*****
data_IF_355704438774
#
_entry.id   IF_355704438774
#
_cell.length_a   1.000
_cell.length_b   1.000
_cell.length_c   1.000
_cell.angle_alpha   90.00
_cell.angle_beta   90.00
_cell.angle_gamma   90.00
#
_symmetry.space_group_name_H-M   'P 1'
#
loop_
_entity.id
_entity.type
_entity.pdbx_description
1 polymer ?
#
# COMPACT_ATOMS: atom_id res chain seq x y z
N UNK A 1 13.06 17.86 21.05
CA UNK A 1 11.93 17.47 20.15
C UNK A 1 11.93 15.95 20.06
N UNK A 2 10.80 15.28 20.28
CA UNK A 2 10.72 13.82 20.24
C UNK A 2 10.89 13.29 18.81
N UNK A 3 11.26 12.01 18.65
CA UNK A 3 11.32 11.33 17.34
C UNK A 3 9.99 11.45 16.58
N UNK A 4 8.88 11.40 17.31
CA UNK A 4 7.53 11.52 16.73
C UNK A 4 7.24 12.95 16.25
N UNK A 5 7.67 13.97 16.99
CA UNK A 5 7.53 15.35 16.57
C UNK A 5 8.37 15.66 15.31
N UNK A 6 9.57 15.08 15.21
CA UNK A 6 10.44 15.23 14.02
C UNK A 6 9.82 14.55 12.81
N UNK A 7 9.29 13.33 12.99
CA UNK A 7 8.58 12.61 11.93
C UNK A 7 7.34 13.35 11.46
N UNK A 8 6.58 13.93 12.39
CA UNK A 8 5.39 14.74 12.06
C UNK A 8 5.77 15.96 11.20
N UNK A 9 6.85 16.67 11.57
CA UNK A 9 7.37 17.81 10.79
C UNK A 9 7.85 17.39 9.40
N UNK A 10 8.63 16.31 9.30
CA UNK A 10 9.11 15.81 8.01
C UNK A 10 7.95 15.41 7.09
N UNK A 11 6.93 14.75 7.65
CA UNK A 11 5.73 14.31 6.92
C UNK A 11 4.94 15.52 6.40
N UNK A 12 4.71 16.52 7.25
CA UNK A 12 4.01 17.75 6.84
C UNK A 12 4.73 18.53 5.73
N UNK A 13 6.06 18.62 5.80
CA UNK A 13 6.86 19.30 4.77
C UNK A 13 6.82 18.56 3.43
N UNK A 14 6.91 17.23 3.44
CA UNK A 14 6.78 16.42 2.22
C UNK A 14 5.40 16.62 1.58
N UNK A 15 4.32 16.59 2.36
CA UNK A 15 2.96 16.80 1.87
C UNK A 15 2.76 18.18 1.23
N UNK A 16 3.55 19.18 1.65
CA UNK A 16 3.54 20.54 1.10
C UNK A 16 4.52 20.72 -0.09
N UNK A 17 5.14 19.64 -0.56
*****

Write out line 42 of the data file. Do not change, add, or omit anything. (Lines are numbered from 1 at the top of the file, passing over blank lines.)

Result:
N UNK A 8 6.58 13.93 12.39